In the dusk of a summer's evening the smoke from barbecues and campfires rises into a darkening sky full of brilliant stars. Centre stage is the Pot, with a line of three stars forming the bottom of a southern hemisphere saucepan or dipper. These stars run across the celestial equator, so they are also visible, upside down, in the northern hemisphere. There they are known as the Belt and Sword of Orion the Hunter, a giant figure of a man holding a raised club and surrounded by a group of animals. Adolf Hitler is said to have wanted to rename this constellation after himself. The stars in the handle and base of the Pot are young, only a few million years old, and they lie in a part of the sky where even younger stars are still forming. Binoculars will show up one of these star nurseries in the middle of the handle of the Pot. Here there is a beautiful nebula, a cloud of dust and gas lit up by the young hot stars which have formed within it. Some are not even visibly shining yet, but watch this space—in years to come they will blaze out through the dust clouds. A simple way to measure distances in the sky is with a hands pan. Stretch your arm as far as you can, spread your fingers wide, and the distance from thumbtip to little fingertip is about 20 degrees on the sky. Using this measure, one handspan from the right hand star in the base of the Pot reaches Sirius, the brightest star in the whole sky. Sirius means 'scorching', so named because Mediterranean people saw this star approach the sun in the hottest part of the year and assumed that it was causing the extra heat. It is also called the Dog Star, because it 'dogs' Orion the Hunter, and from this association comes the name 'dog days', for the sultry days of late summer. Sirius is bright partly because of its closeness to the Earth (about eight and a half light years) but also because it really is a giant star, nearly 23 times as luminous as our sun. On the other side of the Pot, a hands pan from the left hand star in the base takes you to Aldebaran, an old red star in the eye of Taurus the Bull, with the V-shaped Hyades cluster forming the Bull's nose. Further left again is a little cluster known variously as Matariki, the Pleiades or the Seven Sisters. Six brighter stars are easily visible to the naked eye, although a telescope shows more than 200. There is some argument as to whether one of an original seven bright sisters has faded, or whether the cluster was given its name only because seven was considered a magical number. The sisters feature in more legends and literature than any other constellation. Often these stories mention rebirth or renewal and are linked with the beginning of the northern agricultural year, the beginning of the monsoon in Asia and with the corn harvest in western European traditions. Maori elders watched in the dawn for the first appearance of Matariki from behind the sun on a date near enough to the shortest day, and used it to set the beginning of a new year. South African tribesmen called the Pleiades the 'hoeing stars'—a sign that it was time to begin another farming cycle. Many constellations are only chance alignments of stars which are really at different distances, but the Hyades, Pleiades and Pot are all real families. The Hyades are the closest, at about 150 light years. They are a crowd of about 200 stars all travelling together in the same direction, and probably formed from the same dust cloud. The odd man out among them is Aldebaran itself, which is an unrelated star in the foreground. The Pleiades are more than twice as far away. They are one of the youngest clusters, only formed about 50 million years ago, and a telescope shows them still cocooned in the smoky nebula from which they formed. The stars of the Pot are much further away—so distant that the light which reaches us from them this evening began its journey more than a thousand years ago. Among the planets, Jupiter is unmistakeably bright through the summer. Steady your binoculars against a doorpost and see if you can find Jupiter's moons as minute points of light which change position from one night to the next. Venus is still a morning star, low in the dawn twilight.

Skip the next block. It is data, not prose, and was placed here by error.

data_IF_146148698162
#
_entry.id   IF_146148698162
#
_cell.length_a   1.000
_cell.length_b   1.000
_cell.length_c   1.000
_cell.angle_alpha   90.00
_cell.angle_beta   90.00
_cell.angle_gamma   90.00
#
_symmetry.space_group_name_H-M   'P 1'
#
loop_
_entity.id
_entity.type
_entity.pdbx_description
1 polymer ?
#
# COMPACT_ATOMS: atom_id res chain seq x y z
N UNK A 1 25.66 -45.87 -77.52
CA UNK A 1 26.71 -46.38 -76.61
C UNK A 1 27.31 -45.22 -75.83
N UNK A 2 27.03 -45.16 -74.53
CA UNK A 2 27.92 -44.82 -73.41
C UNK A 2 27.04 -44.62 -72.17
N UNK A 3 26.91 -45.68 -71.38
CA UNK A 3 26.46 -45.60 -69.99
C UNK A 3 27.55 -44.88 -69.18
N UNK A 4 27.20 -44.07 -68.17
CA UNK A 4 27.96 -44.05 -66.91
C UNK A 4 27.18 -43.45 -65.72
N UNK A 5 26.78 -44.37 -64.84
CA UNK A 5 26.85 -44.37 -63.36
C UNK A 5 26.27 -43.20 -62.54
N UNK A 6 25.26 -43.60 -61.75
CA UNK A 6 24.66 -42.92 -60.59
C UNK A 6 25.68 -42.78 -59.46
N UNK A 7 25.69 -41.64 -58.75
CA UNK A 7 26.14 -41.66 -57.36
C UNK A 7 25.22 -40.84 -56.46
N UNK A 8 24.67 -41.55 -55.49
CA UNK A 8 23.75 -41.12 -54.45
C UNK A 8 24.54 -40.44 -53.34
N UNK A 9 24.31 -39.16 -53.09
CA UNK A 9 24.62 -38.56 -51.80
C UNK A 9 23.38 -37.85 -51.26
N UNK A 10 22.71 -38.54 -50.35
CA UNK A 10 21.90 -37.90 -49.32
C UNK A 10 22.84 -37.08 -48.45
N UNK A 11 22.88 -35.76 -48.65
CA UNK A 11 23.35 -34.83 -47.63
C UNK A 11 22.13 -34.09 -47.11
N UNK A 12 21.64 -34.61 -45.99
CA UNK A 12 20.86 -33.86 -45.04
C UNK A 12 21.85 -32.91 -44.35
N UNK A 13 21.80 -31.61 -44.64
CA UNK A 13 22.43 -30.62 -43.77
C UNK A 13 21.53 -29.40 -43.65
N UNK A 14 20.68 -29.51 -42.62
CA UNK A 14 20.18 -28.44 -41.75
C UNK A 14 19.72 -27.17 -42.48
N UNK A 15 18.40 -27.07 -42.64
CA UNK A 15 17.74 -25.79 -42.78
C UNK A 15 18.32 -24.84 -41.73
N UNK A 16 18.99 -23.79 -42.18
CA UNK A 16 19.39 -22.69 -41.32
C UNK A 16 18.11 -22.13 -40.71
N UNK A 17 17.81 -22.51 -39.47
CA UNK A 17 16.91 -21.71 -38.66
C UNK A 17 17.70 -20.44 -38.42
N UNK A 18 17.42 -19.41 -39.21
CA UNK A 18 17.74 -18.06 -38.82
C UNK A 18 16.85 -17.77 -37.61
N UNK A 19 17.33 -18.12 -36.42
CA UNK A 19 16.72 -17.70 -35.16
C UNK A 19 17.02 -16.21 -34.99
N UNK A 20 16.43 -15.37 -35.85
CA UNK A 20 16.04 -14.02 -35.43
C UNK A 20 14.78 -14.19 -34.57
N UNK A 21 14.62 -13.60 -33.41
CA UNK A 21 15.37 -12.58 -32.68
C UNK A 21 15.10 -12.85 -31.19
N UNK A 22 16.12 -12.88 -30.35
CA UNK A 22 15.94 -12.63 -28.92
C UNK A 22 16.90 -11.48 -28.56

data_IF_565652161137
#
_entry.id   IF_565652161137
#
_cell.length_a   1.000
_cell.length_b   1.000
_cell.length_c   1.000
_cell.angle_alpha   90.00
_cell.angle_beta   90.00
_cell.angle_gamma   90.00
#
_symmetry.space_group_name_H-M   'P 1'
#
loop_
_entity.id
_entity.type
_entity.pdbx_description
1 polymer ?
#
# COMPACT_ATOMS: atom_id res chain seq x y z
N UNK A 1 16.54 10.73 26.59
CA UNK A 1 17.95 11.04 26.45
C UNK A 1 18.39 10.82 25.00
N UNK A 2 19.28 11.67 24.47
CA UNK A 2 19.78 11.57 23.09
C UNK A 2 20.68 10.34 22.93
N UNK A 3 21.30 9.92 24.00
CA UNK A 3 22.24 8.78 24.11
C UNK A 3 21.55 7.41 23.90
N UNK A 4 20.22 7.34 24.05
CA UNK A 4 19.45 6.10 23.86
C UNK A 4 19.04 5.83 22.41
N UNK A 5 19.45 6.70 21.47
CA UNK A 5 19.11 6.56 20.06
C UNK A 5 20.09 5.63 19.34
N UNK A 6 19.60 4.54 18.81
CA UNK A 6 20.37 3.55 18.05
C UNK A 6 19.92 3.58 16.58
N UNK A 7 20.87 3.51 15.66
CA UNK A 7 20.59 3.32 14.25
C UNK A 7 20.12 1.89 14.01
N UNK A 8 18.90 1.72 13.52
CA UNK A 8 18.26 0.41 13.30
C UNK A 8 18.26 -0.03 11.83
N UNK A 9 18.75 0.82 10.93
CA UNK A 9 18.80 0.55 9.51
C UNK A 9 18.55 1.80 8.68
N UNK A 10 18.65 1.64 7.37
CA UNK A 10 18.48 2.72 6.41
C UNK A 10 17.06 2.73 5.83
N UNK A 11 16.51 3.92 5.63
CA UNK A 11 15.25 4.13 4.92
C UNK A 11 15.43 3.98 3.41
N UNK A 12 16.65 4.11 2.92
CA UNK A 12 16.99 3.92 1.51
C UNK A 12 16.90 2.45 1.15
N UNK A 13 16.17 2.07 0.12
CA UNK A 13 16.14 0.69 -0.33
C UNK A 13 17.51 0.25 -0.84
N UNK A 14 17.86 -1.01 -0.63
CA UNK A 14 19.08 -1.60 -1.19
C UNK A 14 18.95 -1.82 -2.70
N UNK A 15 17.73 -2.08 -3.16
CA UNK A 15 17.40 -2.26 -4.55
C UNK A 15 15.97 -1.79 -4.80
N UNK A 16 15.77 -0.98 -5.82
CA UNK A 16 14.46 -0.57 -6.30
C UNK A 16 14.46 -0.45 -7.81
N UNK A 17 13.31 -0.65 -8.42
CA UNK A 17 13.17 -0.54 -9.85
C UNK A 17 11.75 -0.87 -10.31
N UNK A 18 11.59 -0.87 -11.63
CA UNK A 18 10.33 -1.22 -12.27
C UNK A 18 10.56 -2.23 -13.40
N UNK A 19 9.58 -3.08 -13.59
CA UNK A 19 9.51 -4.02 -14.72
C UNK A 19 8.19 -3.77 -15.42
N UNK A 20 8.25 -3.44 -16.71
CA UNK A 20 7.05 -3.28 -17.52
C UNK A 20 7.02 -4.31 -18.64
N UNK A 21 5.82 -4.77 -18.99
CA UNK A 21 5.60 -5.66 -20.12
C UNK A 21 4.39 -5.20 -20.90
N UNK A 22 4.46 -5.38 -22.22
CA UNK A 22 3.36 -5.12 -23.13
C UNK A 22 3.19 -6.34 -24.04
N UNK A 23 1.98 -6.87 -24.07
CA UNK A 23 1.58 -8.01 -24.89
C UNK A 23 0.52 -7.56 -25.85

Keep reading for just $1
$1 trial for two weeks, thereafter $8.50 every two months, cancel any time
Already a subscriber? Sign in
Signed in as . Sign out